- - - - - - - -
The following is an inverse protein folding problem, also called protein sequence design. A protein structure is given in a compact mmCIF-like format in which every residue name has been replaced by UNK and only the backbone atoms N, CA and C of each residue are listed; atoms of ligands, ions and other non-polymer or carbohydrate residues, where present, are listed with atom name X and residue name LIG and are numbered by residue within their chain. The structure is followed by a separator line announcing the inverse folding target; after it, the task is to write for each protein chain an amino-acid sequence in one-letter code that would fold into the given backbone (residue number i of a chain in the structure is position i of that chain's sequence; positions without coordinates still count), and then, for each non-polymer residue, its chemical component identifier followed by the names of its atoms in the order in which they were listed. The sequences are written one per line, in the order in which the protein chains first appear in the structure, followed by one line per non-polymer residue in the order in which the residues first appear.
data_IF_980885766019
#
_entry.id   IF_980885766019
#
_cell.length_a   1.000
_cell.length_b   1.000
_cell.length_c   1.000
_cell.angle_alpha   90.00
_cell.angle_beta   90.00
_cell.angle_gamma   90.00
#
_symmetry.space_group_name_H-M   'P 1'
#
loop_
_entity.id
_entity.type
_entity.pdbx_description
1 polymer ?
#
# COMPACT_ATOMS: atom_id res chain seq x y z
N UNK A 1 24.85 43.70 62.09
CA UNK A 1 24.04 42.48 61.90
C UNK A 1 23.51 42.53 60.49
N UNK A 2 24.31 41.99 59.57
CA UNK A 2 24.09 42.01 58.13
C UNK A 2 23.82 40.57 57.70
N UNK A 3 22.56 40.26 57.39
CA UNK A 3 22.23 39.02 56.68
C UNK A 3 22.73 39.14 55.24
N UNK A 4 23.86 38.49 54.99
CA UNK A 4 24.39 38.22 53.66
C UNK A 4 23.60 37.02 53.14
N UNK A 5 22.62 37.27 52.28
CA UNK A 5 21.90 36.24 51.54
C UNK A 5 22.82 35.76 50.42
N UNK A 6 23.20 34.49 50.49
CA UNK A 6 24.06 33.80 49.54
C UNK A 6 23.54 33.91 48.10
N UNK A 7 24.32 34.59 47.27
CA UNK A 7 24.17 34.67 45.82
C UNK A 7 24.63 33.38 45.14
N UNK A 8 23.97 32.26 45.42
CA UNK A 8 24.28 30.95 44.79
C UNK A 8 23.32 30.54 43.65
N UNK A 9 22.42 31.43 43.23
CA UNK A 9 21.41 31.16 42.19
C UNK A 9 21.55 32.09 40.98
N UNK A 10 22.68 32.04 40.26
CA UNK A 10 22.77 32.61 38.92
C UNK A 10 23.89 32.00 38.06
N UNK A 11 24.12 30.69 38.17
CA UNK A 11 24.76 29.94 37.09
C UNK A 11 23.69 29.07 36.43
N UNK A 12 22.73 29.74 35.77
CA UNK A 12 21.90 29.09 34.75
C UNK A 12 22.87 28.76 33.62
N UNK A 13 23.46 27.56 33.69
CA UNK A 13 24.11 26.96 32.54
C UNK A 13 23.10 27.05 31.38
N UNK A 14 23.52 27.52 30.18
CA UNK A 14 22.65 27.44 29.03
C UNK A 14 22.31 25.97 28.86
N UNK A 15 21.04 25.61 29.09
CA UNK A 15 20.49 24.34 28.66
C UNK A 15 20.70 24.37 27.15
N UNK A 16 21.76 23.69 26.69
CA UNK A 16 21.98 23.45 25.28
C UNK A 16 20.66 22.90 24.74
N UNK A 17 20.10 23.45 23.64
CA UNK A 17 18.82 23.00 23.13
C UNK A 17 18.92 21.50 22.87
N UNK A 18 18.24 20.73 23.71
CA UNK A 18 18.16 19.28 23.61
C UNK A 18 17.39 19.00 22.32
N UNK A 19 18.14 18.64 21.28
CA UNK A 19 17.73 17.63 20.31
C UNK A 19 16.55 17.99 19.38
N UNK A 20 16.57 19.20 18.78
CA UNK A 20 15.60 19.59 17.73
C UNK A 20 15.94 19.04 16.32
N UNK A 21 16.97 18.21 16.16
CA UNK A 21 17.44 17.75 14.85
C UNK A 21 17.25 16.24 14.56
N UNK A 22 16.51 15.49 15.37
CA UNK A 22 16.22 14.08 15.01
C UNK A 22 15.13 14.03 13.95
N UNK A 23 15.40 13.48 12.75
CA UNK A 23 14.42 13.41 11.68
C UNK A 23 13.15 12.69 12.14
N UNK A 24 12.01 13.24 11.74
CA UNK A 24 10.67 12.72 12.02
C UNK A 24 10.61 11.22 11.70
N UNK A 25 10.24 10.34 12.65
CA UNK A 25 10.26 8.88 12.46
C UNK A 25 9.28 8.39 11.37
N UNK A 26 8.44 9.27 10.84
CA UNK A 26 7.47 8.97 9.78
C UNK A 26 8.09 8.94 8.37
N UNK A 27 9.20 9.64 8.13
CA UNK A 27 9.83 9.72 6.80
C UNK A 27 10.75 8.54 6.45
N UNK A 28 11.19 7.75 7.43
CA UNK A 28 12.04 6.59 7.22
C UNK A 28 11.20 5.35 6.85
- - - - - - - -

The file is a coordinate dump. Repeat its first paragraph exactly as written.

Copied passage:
The following is an inverse protein folding problem, also called protein sequence design. A protein structure is given in a compact mmCIF-like format in which every residue name has been replaced by UNK and only the backbone atoms N, CA and C of each residue are listed; atoms of ligands, ions and other non-polymer or carbohydrate residues, where present, are listed with atom name X and residue name LIG and are numbered by residue within their chain. The structure is followed by a separator line announcing the inverse folding target; after it, the task is to write for each protein chain an amino-acid sequence in one-letter code that would fold into the given backbone (residue number i of a chain in the structure is position i of that chain's sequence; positions without coordinates still count), and then, for each non-polymer residue, its chemical component identifier followed by the names of its atoms in the order in which they were listed. The sequences are written one per line, in the order in which the protein chains first appear in the structure, followed by one line per non-polymer residue in the order in which the residues first appear.